The theory of five elements explains how Qi (all the vital substances) cycles through various stages of transformation. As yin and yang continuously adjust to one another and transform into one another in a never-ending dance of harmonization, they tend to do so in a predictable pattern.
In both Chinese philosophy and medicine, these stages of yin-yang transformation are referred to as the wu xing, the "five phases of transformation." They are listed below.
lists of correlations for the five elements are endless, but they do
follow a certain simple logic that many people find makes intuitive
sense. For example, each phase of transformation gives birth to, and
nourishes, the next phase in sequence ( i.e. water nourishes wood, wood
nourishes fire, etc.).
Each phase of transformation also has a restraining influence on the phase opposite to it (i.e. water restrains fire, wood restrains earth, etc.). By increasing or decreasing the qualities and functions associated with a particular phase, a practitioner may either nourish a phase that is in deficiency or drain a phase that is in excess or restrain a phase that is exerting too much influence.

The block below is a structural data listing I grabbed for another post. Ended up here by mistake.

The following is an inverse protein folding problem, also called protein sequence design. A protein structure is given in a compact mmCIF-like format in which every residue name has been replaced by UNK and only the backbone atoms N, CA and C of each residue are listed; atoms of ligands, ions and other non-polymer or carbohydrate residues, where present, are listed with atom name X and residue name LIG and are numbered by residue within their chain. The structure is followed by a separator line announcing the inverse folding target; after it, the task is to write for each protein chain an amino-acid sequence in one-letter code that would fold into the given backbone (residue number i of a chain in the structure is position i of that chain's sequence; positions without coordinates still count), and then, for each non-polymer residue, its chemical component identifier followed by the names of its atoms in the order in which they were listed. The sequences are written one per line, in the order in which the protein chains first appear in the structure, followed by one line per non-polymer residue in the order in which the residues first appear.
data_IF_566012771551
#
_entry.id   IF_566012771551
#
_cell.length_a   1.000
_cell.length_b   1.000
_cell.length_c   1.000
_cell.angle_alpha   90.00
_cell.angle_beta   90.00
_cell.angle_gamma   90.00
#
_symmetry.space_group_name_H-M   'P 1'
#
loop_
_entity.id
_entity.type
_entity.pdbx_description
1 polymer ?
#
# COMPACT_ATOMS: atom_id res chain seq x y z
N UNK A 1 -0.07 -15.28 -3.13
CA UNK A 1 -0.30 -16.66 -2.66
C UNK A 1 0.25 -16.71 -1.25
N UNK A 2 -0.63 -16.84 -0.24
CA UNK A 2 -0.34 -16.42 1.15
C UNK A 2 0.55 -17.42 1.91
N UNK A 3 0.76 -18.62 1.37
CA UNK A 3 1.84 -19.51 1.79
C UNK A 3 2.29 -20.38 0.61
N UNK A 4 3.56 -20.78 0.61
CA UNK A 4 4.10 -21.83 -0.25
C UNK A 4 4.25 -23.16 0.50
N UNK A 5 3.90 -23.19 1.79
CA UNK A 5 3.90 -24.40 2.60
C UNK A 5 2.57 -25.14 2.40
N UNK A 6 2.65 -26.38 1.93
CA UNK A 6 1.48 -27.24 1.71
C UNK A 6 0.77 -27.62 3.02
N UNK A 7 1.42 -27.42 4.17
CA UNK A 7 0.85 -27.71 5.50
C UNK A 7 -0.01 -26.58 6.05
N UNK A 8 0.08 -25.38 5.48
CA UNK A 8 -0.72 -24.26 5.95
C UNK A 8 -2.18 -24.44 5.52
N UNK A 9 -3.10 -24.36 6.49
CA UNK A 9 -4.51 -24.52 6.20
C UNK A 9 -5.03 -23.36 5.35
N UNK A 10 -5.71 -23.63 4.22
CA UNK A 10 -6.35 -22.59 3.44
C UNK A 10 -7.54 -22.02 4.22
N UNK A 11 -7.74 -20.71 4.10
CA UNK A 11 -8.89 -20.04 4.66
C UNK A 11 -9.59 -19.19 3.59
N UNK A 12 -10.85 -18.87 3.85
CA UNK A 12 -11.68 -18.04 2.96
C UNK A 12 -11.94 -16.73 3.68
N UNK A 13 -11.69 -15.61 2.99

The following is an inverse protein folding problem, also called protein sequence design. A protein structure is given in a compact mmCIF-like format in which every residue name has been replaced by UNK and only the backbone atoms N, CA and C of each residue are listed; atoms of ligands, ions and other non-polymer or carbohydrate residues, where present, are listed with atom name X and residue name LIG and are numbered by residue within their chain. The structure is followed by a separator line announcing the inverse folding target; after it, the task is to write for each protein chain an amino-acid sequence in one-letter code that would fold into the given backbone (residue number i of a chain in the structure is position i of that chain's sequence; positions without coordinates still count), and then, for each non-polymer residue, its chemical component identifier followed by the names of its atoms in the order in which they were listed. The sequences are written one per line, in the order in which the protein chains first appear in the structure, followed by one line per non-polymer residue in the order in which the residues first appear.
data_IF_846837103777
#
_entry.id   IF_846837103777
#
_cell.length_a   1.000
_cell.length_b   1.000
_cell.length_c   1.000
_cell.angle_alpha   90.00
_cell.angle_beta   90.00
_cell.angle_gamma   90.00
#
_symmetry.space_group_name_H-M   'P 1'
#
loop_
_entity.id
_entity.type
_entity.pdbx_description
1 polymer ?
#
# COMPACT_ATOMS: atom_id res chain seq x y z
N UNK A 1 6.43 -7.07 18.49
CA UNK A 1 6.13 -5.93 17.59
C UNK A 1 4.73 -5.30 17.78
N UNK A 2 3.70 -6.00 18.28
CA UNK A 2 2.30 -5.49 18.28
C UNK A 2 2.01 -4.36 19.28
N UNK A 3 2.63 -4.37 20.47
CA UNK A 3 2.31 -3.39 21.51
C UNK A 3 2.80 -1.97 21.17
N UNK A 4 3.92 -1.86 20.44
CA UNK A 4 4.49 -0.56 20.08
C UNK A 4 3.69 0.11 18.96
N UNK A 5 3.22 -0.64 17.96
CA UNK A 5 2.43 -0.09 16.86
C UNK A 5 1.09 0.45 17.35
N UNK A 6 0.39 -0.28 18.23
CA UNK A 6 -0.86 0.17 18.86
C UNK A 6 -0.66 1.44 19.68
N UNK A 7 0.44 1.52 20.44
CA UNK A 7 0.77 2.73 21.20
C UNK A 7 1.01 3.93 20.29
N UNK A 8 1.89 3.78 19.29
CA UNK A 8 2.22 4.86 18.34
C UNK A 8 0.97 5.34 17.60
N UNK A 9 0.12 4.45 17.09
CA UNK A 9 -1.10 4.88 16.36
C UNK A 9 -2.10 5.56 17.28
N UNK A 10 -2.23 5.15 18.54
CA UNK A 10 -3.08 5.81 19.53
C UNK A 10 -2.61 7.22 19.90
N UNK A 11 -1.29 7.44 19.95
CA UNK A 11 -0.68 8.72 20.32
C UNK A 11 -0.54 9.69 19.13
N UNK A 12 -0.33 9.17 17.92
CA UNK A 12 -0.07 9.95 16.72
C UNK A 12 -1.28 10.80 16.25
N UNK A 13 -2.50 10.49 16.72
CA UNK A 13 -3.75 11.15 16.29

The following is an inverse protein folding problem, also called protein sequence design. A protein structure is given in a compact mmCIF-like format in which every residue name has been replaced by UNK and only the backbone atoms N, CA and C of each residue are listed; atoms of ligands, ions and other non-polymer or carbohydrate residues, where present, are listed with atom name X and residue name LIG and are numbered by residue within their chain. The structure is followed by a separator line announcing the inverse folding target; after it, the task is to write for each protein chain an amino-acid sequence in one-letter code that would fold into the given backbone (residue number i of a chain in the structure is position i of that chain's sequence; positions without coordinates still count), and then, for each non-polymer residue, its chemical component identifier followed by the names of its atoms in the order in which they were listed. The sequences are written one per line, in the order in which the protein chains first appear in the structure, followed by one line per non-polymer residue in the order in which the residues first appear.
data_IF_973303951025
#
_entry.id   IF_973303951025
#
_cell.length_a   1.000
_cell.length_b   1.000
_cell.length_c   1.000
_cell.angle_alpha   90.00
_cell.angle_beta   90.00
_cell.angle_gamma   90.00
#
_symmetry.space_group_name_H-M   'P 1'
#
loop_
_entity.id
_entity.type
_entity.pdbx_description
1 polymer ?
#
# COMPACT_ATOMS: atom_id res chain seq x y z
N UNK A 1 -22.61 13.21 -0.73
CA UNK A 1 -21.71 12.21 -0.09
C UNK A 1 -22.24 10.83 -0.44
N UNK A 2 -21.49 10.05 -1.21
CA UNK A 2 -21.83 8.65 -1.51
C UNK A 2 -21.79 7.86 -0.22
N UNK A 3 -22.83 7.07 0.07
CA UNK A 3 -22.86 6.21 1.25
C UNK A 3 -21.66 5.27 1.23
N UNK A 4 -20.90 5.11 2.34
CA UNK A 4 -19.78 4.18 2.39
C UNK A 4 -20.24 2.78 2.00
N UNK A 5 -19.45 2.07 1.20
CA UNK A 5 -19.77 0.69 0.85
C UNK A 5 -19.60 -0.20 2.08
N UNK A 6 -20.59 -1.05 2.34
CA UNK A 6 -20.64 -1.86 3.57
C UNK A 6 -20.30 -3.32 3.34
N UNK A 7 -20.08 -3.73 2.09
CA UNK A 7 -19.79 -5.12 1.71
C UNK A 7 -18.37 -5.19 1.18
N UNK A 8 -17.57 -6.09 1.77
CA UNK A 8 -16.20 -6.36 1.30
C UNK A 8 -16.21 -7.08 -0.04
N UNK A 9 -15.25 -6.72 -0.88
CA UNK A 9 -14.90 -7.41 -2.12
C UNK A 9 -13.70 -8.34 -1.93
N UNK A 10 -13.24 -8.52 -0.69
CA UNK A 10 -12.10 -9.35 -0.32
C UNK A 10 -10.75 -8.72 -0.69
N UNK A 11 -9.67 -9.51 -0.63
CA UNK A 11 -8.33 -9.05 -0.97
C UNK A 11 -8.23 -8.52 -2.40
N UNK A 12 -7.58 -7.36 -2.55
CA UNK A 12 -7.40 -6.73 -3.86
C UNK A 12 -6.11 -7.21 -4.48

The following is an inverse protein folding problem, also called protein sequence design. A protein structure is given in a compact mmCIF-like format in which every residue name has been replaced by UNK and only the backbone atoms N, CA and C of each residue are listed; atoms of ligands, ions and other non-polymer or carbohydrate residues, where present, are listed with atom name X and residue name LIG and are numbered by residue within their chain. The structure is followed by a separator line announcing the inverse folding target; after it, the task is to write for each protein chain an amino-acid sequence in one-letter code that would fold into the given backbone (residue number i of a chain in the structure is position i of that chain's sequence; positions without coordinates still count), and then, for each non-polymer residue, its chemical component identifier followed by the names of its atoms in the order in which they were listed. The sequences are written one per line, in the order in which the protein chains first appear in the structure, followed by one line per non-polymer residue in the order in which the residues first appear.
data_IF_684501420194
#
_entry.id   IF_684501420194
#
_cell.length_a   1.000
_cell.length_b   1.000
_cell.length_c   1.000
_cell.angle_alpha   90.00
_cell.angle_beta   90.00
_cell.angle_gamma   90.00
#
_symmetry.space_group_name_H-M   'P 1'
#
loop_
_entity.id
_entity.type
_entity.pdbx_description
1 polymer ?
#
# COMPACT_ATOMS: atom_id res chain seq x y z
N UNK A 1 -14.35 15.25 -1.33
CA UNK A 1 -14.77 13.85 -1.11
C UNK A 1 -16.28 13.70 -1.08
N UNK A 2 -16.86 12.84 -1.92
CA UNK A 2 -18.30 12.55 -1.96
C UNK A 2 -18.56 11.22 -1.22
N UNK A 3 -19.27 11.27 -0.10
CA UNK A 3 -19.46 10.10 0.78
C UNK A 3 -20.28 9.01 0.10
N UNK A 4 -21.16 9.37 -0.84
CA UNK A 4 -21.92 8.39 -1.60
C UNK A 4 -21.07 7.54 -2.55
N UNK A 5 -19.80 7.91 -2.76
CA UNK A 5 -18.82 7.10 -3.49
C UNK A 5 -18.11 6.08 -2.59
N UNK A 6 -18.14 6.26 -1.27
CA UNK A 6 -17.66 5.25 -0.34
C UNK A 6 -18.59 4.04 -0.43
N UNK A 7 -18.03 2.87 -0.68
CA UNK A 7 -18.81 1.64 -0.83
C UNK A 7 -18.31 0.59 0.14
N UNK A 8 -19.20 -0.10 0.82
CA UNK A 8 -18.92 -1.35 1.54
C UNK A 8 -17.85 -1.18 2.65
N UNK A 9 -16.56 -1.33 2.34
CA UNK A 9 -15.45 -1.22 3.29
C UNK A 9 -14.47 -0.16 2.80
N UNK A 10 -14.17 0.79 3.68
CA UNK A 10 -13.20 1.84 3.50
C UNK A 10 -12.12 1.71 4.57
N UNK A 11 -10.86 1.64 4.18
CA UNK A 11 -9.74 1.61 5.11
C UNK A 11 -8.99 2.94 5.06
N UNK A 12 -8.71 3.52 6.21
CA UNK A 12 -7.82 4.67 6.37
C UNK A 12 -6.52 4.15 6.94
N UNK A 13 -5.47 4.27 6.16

for some reason, there is disruption in the smooth transformation of
yin and yang at any phase of the cycle, then the resulting disharmony
can manifest itself in a number of qualities corresponding to that
phase. Thus the principle of the Five Phases of Transformation can be
used for diagnostic purposes and also for creating strategies of
intervention to address the disharmony.
This is an ancient theory that still has many applications in TCM, especially in Chinese herbal and dietary therapies.